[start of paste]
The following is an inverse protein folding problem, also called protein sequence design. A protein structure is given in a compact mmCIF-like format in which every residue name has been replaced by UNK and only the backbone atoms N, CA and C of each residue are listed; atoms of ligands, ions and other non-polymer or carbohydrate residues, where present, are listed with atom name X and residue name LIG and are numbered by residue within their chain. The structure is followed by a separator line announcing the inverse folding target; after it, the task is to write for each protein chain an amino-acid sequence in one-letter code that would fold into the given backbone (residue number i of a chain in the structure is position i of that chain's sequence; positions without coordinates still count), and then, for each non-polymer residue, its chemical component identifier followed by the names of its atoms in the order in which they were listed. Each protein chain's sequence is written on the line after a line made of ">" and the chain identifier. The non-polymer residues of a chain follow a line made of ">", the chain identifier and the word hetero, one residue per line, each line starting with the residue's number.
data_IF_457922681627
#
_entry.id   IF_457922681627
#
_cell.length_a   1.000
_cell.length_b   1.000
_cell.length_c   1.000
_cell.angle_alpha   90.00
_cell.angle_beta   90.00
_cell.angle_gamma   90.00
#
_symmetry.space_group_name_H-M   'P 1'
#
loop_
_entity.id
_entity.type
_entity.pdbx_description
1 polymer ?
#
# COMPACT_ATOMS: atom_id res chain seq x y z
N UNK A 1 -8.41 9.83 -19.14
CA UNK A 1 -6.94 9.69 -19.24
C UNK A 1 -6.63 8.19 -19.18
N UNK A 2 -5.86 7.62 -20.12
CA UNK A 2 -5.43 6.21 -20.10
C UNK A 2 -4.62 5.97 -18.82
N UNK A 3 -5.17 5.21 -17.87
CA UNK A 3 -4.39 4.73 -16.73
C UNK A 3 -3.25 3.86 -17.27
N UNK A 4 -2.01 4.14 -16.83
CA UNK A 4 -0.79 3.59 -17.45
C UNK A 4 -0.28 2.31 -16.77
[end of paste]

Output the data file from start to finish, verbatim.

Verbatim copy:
The following is an inverse protein folding problem, also called protein sequence design. A protein structure is given in a compact mmCIF-like format in which every residue name has been replaced by UNK and only the backbone atoms N, CA and C of each residue are listed; atoms of ligands, ions and other non-polymer or carbohydrate residues, where present, are listed with atom name X and residue name LIG and are numbered by residue within their chain. The structure is followed by a separator line announcing the inverse folding target; after it, the task is to write for each protein chain an amino-acid sequence in one-letter code that would fold into the given backbone (residue number i of a chain in the structure is position i of that chain's sequence; positions without coordinates still count), and then, for each non-polymer residue, its chemical component identifier followed by the names of its atoms in the order in which they were listed. Each protein chain's sequence is written on the line after a line made of ">" and the chain identifier. The non-polymer residues of a chain follow a line made of ">", the chain identifier and the word hetero, one residue per line, each line starting with the residue's number.
data_IF_457922681627
#
_entry.id   IF_457922681627
#
_cell.length_a   1.000
_cell.length_b   1.000
_cell.length_c   1.000
_cell.angle_alpha   90.00
_cell.angle_beta   90.00
_cell.angle_gamma   90.00
#
_symmetry.space_group_name_H-M   'P 1'
#
loop_
_entity.id
_entity.type
_entity.pdbx_description
1 polymer ?
#
# COMPACT_ATOMS: atom_id res chain seq x y z
N UNK A 1 -8.41 9.83 -19.14
CA UNK A 1 -6.94 9.69 -19.24
C UNK A 1 -6.63 8.19 -19.18
N UNK A 2 -5.86 7.62 -20.12
CA UNK A 2 -5.43 6.21 -20.10
C UNK A 2 -4.62 5.97 -18.82
N UNK A 3 -5.17 5.21 -17.87
CA UNK A 3 -4.39 4.73 -16.73
C UNK A 3 -3.25 3.86 -17.27
N UNK A 4 -2.01 4.14 -16.83
CA UNK A 4 -0.79 3.59 -17.45
C UNK A 4 -0.28 2.31 -16.77